Senators sign Brady Tkachuk to 7-year, $57.5 million contract

Brady Tkachuk Contract
Matt Zambonin, Getty Images

It may have taken until the start of the regular season, but the Ottawa Senators finally managed to get Brady Tkachuk signed to a long-term contract.

The team announced on Thursday morning that it signed Tkachuk, a restricted free agent, to a massive seven-year, $57.5 million contract. That deal carries a salary cap hit of $8.2 million per season, exceeding Thomas Chabot for the largest cap number on the team. It also also firmly places Tkachuk as part of the team’s long-term core alongside Chabot, Drake Batherson, and Tim Stutzle.

It is a deal where pretty much everybody gets what they wanted.

The Senators get the long-term contract they wanted and secure one of their franchise players for the long-term, buying out three years of unrestricted free agent eligibility. They also managed to hold firm on their signing bonus stance and handed out a contract that includes zero signing bonuses, something no player on the roster has.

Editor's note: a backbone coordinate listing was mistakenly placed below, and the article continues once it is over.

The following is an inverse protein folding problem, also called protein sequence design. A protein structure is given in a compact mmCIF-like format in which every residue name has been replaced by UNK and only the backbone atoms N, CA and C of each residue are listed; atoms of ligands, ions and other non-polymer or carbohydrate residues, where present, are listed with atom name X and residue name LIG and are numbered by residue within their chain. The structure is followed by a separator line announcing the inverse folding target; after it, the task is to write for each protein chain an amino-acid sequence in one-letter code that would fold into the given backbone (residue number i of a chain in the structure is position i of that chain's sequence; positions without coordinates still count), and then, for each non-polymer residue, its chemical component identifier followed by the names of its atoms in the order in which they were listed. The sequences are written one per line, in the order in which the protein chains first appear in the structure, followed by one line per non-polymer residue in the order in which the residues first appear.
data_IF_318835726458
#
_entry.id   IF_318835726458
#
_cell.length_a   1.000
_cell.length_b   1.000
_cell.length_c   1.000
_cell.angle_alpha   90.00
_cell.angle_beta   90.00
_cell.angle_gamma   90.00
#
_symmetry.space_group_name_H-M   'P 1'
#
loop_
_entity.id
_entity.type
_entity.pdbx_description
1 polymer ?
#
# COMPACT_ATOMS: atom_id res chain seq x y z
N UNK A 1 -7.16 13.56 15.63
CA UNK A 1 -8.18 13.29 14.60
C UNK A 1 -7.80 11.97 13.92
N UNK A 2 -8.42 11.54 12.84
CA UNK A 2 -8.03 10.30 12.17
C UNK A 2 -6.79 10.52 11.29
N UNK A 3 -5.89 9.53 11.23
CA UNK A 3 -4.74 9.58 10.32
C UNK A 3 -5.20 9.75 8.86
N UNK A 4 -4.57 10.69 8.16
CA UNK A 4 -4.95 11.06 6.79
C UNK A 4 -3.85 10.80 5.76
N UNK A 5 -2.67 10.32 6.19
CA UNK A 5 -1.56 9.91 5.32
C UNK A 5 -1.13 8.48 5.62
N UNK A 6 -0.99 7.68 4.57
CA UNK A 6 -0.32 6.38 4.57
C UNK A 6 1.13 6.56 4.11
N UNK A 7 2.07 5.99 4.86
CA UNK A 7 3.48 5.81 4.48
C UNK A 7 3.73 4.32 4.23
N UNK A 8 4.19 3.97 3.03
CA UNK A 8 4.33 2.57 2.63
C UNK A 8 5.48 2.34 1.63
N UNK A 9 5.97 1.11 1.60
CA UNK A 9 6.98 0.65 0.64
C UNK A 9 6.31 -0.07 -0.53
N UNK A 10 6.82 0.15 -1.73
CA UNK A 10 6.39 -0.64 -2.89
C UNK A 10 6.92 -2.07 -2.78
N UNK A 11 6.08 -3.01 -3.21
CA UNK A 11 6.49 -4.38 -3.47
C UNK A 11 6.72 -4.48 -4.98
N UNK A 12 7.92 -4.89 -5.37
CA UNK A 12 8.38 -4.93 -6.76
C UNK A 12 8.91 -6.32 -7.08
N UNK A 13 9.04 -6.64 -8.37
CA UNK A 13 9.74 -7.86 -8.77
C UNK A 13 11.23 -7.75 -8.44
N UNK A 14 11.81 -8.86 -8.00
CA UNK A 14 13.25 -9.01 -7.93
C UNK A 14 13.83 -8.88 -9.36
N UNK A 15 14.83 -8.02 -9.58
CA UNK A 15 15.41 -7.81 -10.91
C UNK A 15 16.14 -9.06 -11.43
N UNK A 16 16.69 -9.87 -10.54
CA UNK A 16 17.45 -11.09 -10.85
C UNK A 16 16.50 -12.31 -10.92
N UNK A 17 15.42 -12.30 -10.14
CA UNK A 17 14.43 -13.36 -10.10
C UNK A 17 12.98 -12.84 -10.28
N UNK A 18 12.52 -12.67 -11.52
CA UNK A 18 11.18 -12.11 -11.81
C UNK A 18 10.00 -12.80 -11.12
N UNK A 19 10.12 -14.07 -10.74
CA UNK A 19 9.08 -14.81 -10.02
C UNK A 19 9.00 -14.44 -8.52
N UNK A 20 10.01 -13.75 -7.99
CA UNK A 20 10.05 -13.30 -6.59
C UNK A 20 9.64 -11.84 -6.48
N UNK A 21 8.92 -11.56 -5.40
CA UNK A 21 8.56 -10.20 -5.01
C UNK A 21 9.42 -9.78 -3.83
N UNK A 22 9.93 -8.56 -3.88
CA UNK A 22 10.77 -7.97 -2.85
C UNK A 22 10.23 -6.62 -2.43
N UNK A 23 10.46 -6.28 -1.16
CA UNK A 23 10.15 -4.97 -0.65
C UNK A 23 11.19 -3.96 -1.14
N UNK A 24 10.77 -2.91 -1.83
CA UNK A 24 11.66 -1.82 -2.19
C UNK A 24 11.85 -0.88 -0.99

[Related: Ottawa Senators 2021-22 NHL Season Preview]

Tkachuk wins by getting a massive dollar amount. He will make $4 million in actual salary this season, $6.5 million next season, before ballooning to $10.5 million between the 2023 and 2026 seasons.

Tkachuk is not expected to play in the Senators’ season opener on Thursday night after missing all of training camp and the preseason.

He is the Senators’ top offensive player while his game is built around driving possession and generating a ton of shots (nearly four per game). Over the first three seasons of his career he has been insanely consistent offensively, scoring at a 25-goal, 52-point pace per 82 games. When we saw consistent, we do mean consistent. His goals per game average each season has been 0.31, 0.30, and 0.30 while his point per game averages have been 0.63, 0.62, and 0.64.

That is very good production, especially for a player that is still just entering his prime years. The key for the Senators is going to be if he takes a big step forward offensively and improves on that. Because if he keeps maintaining that pace and never improves on it the Senators are going to be paying superstar money for a very good player. The hope has to be that all of that shot volume coincides with the occasional shooting percentage spike to produce a couple of superstar level seasons.

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